Meneta is investing in its business in the United States and increasing its local NVH testing capacity. According to Oestergaard, Meneta realized that it needed to step up its presence and customer service in the U.S. New hires have brought in experts who understand shims and can sit across the table from application engineers.
Oestergaard also points to the Meneta production facility in Jackson, Tennessee. It has been running for six years and is currently undergoing IATF 16949 certification.
Oestergaard, however, is most excited about the Meneta Black Box™. That’s the company’s name for its shim simulation tool, which it built with Abaqus Unified FEA technology.
With more than 20,000 possible combinations of steel, adhesive, and rubber, it can be very costly to figure out by trial and error the right shim for a particular vehicle. But “with the Black Box™, we can predict the damping behavior and lower overall calculation time and cost,” says Oestergaard.
The company dedicated more than a year to developing the technology, which has been operational for about three months. The process included “a complete fingerprinting of all our material. We need to know it almost down to the atom” Oestergaard says.
The simulation has proven itself to be remarkably accurate, but Meneta is not abandoning its NVH Dynos, which are built in-house in Denmark and located in Meneta facilities around the world.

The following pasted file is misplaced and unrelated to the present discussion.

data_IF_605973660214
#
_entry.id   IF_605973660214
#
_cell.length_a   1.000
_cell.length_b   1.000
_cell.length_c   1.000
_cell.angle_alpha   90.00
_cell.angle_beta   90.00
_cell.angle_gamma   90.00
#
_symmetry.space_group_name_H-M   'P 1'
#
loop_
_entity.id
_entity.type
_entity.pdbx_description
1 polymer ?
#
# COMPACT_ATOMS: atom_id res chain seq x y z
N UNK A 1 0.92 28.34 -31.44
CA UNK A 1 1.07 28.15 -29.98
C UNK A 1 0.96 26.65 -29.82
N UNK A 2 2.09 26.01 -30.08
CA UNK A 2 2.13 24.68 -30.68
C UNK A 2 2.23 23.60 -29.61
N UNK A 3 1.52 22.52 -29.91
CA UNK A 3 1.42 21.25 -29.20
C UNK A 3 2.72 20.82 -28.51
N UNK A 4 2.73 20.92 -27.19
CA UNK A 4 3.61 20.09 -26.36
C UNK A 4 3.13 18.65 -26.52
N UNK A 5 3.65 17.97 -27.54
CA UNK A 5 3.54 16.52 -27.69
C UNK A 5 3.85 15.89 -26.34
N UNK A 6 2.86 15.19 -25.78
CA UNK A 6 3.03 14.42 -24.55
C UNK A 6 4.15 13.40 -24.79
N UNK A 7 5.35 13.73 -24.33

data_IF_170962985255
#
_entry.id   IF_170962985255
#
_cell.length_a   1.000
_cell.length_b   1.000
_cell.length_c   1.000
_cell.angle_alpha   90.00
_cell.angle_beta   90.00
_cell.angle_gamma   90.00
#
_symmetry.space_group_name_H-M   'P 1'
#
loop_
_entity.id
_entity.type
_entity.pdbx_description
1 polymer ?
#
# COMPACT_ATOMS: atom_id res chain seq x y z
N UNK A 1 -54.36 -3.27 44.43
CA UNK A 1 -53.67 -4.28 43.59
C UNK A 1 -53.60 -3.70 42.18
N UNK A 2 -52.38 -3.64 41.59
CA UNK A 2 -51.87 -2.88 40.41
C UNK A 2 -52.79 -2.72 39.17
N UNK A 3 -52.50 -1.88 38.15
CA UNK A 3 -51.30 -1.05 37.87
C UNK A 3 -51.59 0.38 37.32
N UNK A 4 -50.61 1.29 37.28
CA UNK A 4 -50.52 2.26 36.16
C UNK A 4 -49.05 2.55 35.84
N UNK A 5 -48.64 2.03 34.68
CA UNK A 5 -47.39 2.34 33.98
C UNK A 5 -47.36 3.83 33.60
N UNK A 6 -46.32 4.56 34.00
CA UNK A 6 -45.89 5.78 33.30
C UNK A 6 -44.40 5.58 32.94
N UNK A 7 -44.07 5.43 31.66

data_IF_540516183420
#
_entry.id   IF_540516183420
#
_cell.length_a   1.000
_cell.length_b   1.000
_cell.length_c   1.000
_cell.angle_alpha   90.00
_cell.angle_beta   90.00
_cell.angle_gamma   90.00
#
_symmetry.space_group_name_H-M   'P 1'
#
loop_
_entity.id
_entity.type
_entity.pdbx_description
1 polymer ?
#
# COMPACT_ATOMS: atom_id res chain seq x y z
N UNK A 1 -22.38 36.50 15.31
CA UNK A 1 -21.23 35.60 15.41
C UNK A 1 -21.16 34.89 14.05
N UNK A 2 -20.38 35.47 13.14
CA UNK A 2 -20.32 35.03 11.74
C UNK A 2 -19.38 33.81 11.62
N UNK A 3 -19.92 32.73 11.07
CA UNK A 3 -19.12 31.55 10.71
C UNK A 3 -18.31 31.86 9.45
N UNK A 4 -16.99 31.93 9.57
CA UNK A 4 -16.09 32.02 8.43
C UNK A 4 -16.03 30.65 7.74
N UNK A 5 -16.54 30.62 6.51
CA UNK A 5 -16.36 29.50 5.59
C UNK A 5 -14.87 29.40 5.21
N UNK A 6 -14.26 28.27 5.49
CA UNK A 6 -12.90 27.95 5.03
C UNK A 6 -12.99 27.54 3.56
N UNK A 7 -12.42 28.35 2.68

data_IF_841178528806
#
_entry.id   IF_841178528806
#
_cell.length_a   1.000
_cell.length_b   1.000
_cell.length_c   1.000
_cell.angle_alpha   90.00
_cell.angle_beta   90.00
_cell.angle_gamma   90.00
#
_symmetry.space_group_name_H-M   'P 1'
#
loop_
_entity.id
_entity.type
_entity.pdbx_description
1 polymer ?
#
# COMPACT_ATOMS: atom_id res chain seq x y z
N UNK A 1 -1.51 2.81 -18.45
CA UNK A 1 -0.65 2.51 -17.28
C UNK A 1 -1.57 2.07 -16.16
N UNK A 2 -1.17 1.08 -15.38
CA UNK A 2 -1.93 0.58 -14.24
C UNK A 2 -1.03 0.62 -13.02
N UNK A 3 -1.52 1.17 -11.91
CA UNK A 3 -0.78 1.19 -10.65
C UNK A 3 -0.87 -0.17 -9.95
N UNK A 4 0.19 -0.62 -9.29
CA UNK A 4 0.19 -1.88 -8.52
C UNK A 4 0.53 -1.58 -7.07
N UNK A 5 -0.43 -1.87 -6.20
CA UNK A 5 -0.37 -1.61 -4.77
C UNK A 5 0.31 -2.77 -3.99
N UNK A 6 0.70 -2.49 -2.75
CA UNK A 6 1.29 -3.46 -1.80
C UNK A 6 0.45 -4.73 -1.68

All shims are still tested the traditional way in the NVH Dynos, and customers receive a full NVH testing report.
Oestergaard stresses that the shim simulation software is directly implementable in a commercial FEA code. The Meneta Black Box™ is available for direct customers, but also OEMs and brake system manufacturers.
Meneta will explain its shim sim in depth during one of the technical sessions at the upcoming SAE Brake Colloquium. “Innovative Shim Implementation in Squeal-Analysis Models” will be presented by Halewijn Stikvoort. Oestergaard and other Meneta staff members will be on-hand to speak with current and potential customers.
According to Oestergaard, Meneta’s goal is to replicate in the United States the success the company has had in Europe, China, and India. Earlier this year, Meneta won contracts to provide shims for General Motors, Ford, Honda, Daimler Chrysler, and Volkswagen/Audi in the U.S. Oestergaard is confident this is a sign of more good things to come.
Attend the CAE Technical Presentation “Innovative Shim Implementation in Squeal Analysis Models” by Halewijn Stikvoort at the SAE Brake Colloquium & Exhibition on Wednesday, October 17, Session Code: BC104, Room: Salon G-L.
Earlier in The Brake Report: A preview of the 2018 SAE Brake Colloquium